The Great Wall served as a highway only for the military. Soldiers could mobilise on it and go wherever urgencies emerged. As for civilians， they weren’t allowed to be on the Wall.
In the ancient time， most towns or villages close to the Wall were habited by soldiers and their families. The nomads outside the Wall would come and trade with these people at designated markets in the name of “tribute”. For example， Mongols would sell their horses to Chinese and buy salt， tea， silk cloth etc. in return.
The traders from inside the Wall had to get permits from the government to do the business with the nomads， otherwise they would be arrested for being too close to the border.
So the situation is clear. The Great Wall will restrict traders to certain places (normally large gates in the wall) where both sides could trade with each other. The nomads can only trade with certain people (those who have permits from the government).
Also， merchants from inside the Wall could go to other countries. They also had permits from the government， otherwise they were unable to pass through the Wall.
Finally， the government could tax the traders since everything was under control (permits， designated markets etc.) That’s one way ancient China could make some money.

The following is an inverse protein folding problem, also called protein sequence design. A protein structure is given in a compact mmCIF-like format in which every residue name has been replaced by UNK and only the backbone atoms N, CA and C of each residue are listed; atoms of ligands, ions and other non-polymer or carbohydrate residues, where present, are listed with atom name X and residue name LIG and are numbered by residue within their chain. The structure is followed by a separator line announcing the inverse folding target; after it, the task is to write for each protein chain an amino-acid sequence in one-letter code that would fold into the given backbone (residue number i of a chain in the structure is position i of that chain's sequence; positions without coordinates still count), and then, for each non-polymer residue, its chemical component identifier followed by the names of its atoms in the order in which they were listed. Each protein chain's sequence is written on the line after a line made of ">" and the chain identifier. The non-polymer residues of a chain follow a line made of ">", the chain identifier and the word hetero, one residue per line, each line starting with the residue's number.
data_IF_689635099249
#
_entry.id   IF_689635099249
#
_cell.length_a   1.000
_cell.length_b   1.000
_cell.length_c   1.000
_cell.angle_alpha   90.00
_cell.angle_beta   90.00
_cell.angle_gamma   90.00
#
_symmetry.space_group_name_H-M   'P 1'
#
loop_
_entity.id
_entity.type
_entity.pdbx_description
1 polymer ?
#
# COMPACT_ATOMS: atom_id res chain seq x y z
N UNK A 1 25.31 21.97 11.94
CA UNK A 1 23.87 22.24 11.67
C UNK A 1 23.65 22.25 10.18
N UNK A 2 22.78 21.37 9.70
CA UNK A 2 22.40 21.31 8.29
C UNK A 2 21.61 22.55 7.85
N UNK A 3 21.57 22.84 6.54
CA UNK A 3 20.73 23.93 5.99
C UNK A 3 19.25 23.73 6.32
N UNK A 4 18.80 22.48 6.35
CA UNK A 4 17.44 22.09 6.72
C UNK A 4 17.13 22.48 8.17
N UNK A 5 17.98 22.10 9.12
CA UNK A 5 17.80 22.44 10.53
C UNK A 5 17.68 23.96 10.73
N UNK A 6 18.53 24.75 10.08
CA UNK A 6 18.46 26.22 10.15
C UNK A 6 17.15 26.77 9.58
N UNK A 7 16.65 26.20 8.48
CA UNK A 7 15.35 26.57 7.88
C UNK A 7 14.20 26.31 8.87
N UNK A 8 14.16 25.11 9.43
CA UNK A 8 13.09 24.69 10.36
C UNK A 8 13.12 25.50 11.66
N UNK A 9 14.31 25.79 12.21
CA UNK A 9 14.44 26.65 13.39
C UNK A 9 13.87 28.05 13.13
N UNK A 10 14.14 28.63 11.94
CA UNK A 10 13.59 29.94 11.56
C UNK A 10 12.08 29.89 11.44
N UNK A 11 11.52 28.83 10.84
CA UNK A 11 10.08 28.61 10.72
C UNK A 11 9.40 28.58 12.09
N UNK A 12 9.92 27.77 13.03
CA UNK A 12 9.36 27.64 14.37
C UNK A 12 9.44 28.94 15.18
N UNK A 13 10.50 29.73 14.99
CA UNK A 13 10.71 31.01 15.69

There were several Great Walls. Each of them controlled trade， among other things.
Also helped North China by making raiding a lot harder. A man could scale an undepended portion of the wall， but getting a horse over would be much tougher. Likewise getting back if pursued.
Well， let’s just take Ming dynasty as an example.
The Ming Dynasty， despite of its initial offensives back in 14th century， suffered a severe loss in the battle of Tu Mubao (The Soil-Timber Fortress) in 1449 and therefore was forced to employ passive defense behind the Great Wall.
Although such strategies worked not that effectively in the military sense as the Mongolians continued their raid， the Ming Dynasty still suspended the trade by their nine gateways， thus cut off the essentials of Mongolians in the north largely， if not completely.
It turned out then the Mongolian chefs could hardly cook because the import of iron skillets was cut off. Thus the nomads commanded by Altan Khan rushed into the interior soil again. Eventually， a trade deal was made in which both sides decided to exchange Mongolian horses for Ming’s every-day products.
So all in all here， the Great Wall influenced the economy of Ancient China as a massive embodiment of tariff.
The great wall blocked most of the accessible border for trading， so the trading merchants can only do business through some open gates which is called 关. As a result， the trade was somehow controlled and can be eventually taxed， which was a great advantage against the northern nomads.
So it didn‘t serve as trade highway but more like filter.